Case Author(s): Rusty Roberts M.D. and Barry A. Siegel M.D. , . Rating: #D3, #Q4

Diagnosis: Hepatic metastasis from colon cancer and incidental sarcoidosis

Brief history:

65-year-old man presents for staging of rectosigmoid adenocarcinoma. The primary tumor was resected approximately 5 weeks before PET imaging. No radiation or chemotherapy has been administered.


Coronal PET images. A cine of the MIP images is also available

View main image(pt) in a separate image viewer

View second image(pt). Axial PET images of the abdomen

View third image(pt). PET/CT fusion images of the upper abdomen

View fourth image(pt). PET/CT fusion images of the upper lobes

Full history/Diagnosis is available below

Diagnosis: Hepatic metastasis from colon cancer and incidental sarcoidosis

Full history:

65-year-old man presented for staging of rectosigmoid adenocarcinoma. The primary tumor was resected approximately 5 weeks before PET. He also has a history of lymphoma 23 years ago (site unknown), which was surgically resected and treated with radiation and chemotherapy. He currently has no known lymphoma recurrence. Additionally, he has findings of sarcoidosis on a CT examination 3 months ago, with a past lung biopsy showing granulomatous inflammation.


14.9 mCi F-18 Fluorodeoxyglucose i.v.


Intense FDG uptake is seen within the parahilar lung parenchyma. This corresponds to nodular interstitial thickening and alveolar opacifications within the lungs. Scattered pulmonary nodules, all less than 1 cm in diameter, are seen bilaterally. The FDG uptake within these nodules is highly variable. There are bilateral enlarged hilar lymph nodes which are partially calcified and FDG-avid. The medial segment of the right middle lobe is atelectatic and has intense FDG uptake. The spleen is also intensely FDG-avid. All of the above findings can be ascribed to the patient's presumed sarcoidosis.

There are four discrete FDG-avid lesions within the liver, which are suspicious for metastases. The largest of these lesions is in the posterior segment of the right lobe, and this has a low-attenuation CT correlate. Two smaller FDG-avid foci are seen within the dome of the liver. One of these has the appearance of being within the lung secondary to respiratory-motion misregistration between the PET data and the CT data used for attenuation correction. A fourth lesion is seen within the anterior segment of the right lobe. Only the posterior segment lesion has a CT correlate. FDG uptake elsewhere in the liver is patchy. None of these hepatic lesions were seen on the CT performed 3 months ago. There is mildly increased FDG uptake seen within the midline incision.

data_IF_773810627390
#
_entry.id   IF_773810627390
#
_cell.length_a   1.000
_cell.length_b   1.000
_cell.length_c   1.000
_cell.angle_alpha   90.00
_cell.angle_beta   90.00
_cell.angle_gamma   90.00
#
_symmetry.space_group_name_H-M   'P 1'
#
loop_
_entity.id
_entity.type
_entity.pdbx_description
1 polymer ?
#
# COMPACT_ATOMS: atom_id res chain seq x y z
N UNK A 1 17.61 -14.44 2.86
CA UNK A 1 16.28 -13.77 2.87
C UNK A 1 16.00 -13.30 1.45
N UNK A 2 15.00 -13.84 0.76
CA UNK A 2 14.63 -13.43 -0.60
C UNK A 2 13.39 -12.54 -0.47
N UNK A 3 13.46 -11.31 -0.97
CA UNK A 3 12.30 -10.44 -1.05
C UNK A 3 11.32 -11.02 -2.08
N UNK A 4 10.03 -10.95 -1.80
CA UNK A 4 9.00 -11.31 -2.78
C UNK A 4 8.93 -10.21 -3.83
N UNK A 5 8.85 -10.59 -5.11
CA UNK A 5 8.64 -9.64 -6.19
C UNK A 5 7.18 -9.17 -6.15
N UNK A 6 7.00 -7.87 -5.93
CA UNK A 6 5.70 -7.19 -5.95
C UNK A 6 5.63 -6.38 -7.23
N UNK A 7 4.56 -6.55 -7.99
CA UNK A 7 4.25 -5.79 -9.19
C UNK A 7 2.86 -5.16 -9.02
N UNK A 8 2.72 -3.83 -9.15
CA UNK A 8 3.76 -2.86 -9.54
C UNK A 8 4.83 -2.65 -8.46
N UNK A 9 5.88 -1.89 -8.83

The hepatic lesions are consistent with metastatic colon cancer.

Intense FDG uptake within the lungs, mediastinum, and the spleen is likely secondary to the patient's sarcoidosis. Involvement of these sites by the long quiescent lymphoma or the new colon carcinoma are unlikely explanations for these findings.

Lewis PJ, Salama A. Uptake of fluorine-18-fluorodeoxyglucose in sarcoidosis. J Nucl Med 1994; 35:1647-1649.

Milman N, Mortensen J, Sloth C. Fluorodeoxyglucose PET scan in pulmonary sarcoidosis during treatment with inhaled and oral corticosteroids. Respiration 2003; 70:408-413.

Warshauer DM, Lee JKT. Imaging manifestations of abdominal sarcoidosis. AJR 2004; 182:15-28.

Major teaching point(s):

Violation of Occam's razor (one should not increase, beyond what is necessary, the number of entities required to explain anything) is necessary in this case. A good patient history is vital to the correct interpretation of PET images. Active granulomatous disease is among the most common causes of abnormal FDG uptake that can be confused with cancer.

Differential Diagnosis List

Metastatic disease, lymphoma, sarcoidosis, or infectious disease.

ACR Codes and Keywords:

References and General Discussion of PET Tumor Imaging Studies (Anatomic field:Gasterointestinal System, Category:Neoplasm, Neoplastic-like condition)

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Case number: pt129

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